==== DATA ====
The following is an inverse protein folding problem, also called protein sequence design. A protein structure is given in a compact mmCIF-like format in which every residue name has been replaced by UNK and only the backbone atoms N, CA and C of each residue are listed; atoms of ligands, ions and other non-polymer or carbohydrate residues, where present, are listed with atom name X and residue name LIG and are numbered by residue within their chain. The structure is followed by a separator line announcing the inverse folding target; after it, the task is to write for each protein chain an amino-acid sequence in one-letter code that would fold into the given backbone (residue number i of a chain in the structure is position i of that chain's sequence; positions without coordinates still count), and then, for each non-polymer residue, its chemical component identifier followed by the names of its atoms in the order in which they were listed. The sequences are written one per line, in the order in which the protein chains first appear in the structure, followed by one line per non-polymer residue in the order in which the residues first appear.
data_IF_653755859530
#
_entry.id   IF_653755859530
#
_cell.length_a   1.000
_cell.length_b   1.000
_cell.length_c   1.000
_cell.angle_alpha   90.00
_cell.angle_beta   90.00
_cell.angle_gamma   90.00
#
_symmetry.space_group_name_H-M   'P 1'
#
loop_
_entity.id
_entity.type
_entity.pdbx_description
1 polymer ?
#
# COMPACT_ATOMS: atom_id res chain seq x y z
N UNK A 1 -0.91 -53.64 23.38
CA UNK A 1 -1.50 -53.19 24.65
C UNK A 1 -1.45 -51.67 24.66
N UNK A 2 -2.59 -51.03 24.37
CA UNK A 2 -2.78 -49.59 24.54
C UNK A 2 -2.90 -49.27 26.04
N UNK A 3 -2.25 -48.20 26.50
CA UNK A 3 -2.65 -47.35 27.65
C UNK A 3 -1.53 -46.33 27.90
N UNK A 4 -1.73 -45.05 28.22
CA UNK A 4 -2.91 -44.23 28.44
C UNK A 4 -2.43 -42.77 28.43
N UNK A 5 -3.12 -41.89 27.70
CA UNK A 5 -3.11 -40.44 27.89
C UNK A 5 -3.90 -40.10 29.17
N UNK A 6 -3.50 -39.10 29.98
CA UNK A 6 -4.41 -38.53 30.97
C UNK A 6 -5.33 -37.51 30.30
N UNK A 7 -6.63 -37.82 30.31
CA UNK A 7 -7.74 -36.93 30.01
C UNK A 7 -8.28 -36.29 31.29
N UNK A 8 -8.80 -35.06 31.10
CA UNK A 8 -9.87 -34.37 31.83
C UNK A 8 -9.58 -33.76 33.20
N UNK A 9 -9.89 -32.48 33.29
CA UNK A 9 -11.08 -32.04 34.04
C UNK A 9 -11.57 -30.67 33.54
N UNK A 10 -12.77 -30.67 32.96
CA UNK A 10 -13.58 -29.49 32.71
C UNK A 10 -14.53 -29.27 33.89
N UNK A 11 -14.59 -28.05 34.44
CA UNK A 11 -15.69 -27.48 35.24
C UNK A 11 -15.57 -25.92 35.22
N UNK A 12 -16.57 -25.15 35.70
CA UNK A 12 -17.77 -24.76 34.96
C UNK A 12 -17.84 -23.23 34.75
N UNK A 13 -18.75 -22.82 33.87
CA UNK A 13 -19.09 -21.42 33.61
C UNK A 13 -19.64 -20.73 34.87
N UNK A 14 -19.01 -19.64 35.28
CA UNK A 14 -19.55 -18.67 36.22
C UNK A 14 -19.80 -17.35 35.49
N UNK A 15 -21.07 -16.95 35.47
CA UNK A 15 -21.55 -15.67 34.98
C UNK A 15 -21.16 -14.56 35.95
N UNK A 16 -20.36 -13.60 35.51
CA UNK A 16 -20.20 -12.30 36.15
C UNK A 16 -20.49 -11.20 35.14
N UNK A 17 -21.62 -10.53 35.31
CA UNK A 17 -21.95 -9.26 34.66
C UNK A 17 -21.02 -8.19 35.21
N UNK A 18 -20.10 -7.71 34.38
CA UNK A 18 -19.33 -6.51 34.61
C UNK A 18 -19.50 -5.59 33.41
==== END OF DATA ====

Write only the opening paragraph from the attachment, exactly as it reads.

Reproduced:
The following is an inverse protein folding problem, also called protein sequence design. A protein structure is given in a compact mmCIF-like format in which every residue name has been replaced by UNK and only the backbone atoms N, CA and C of each residue are listed; atoms of ligands, ions and other non-polymer or carbohydrate residues, where present, are listed with atom name X and residue name LIG and are numbered by residue within their chain. The structure is followed by a separator line announcing the inverse folding target; after it, the task is to write for each protein chain an amino-acid sequence in one-letter code that would fold into the given backbone (residue number i of a chain in the structure is position i of that chain's sequence; positions without coordinates still count), and then, for each non-polymer residue, its chemical component identifier followed by the names of its atoms in the order in which they were listed. The sequences are written one per line, in the order in which the protein chains first appear in the structure, followed by one line per non-polymer residue in the order in which the residues first appear.